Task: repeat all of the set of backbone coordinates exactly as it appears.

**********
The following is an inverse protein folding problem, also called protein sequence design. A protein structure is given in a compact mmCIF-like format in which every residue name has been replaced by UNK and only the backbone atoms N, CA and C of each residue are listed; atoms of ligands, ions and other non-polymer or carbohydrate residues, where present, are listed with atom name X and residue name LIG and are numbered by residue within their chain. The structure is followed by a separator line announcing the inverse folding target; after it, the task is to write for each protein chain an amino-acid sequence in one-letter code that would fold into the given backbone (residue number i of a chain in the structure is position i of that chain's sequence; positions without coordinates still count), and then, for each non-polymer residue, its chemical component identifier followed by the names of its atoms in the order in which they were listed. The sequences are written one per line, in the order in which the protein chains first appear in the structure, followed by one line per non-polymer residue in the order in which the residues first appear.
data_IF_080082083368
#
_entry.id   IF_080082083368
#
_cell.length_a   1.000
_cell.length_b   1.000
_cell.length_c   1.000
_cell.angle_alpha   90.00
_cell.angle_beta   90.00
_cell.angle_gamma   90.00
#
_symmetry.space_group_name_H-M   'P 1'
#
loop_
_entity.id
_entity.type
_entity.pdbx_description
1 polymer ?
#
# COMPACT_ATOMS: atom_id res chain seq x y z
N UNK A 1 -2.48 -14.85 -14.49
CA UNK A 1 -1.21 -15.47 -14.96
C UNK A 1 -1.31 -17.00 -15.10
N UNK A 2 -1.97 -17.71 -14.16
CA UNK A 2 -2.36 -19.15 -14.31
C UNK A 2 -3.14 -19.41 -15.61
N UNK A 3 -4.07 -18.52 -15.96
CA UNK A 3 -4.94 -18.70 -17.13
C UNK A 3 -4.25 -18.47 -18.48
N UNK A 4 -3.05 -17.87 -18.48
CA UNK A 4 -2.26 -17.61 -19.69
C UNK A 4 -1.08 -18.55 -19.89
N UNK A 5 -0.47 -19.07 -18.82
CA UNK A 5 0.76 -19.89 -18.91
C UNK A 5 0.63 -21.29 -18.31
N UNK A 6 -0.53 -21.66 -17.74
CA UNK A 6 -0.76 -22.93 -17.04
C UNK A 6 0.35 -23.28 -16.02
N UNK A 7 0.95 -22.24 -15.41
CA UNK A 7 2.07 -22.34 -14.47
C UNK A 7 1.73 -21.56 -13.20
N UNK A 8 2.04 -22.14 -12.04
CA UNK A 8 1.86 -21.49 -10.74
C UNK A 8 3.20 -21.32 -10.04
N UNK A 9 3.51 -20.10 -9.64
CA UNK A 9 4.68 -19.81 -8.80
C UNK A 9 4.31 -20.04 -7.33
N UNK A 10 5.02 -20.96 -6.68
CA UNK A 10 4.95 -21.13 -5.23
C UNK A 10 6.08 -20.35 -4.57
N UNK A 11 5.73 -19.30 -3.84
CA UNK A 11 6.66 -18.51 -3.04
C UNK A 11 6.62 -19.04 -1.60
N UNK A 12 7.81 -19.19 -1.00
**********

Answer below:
The following is an inverse protein folding problem, also called protein sequence design. A protein structure is given in a compact mmCIF-like format in which every residue name has been replaced by UNK and only the backbone atoms N, CA and C of each residue are listed; atoms of ligands, ions and other non-polymer or carbohydrate residues, where present, are listed with atom name X and residue name LIG and are numbered by residue within their chain. The structure is followed by a separator line announcing the inverse folding target; after it, the task is to write for each protein chain an amino-acid sequence in one-letter code that would fold into the given backbone (residue number i of a chain in the structure is position i of that chain's sequence; positions without coordinates still count), and then, for each non-polymer residue, its chemical component identifier followed by the names of its atoms in the order in which they were listed. The sequences are written one per line, in the order in which the protein chains first appear in the structure, followed by one line per non-polymer residue in the order in which the residues first appear.
data_IF_080082083368
#
_entry.id   IF_080082083368
#
_cell.length_a   1.000
_cell.length_b   1.000
_cell.length_c   1.000
_cell.angle_alpha   90.00
_cell.angle_beta   90.00
_cell.angle_gamma   90.00
#
_symmetry.space_group_name_H-M   'P 1'
#
loop_
_entity.id
_entity.type
_entity.pdbx_description
1 polymer ?
#
# COMPACT_ATOMS: atom_id res chain seq x y z
N UNK A 1 -2.48 -14.85 -14.49
CA UNK A 1 -1.21 -15.47 -14.96
C UNK A 1 -1.31 -17.00 -15.10
N UNK A 2 -1.97 -17.71 -14.16
CA UNK A 2 -2.36 -19.15 -14.31
C UNK A 2 -3.14 -19.41 -15.61
N UNK A 3 -4.07 -18.52 -15.96
CA UNK A 3 -4.94 -18.70 -17.13
C UNK A 3 -4.25 -18.47 -18.48
N UNK A 4 -3.05 -17.87 -18.48
CA UNK A 4 -2.26 -17.61 -19.69
C UNK A 4 -1.08 -18.55 -19.89
N UNK A 5 -0.47 -19.07 -18.82
CA UNK A 5 0.76 -19.89 -18.91
C UNK A 5 0.63 -21.29 -18.31
N UNK A 6 -0.53 -21.66 -17.74
CA UNK A 6 -0.76 -22.93 -17.04
C UNK A 6 0.35 -23.28 -16.02
N UNK A 7 0.95 -22.24 -15.41
CA UNK A 7 2.07 -22.34 -14.47
C UNK A 7 1.73 -21.56 -13.20
N UNK A 8 2.04 -22.14 -12.04
CA UNK A 8 1.86 -21.49 -10.74
C UNK A 8 3.20 -21.32 -10.04
N UNK A 9 3.51 -20.10 -9.64
CA UNK A 9 4.68 -19.81 -8.80
C UNK A 9 4.31 -20.04 -7.33
N UNK A 10 5.02 -20.96 -6.68
CA UNK A 10 4.95 -21.13 -5.23
C UNK A 10 6.08 -20.35 -4.57
N UNK A 11 5.73 -19.30 -3.84
CA UNK A 11 6.66 -18.51 -3.04
C UNK A 11 6.62 -19.04 -1.60
N UNK A 12 7.81 -19.19 -1.00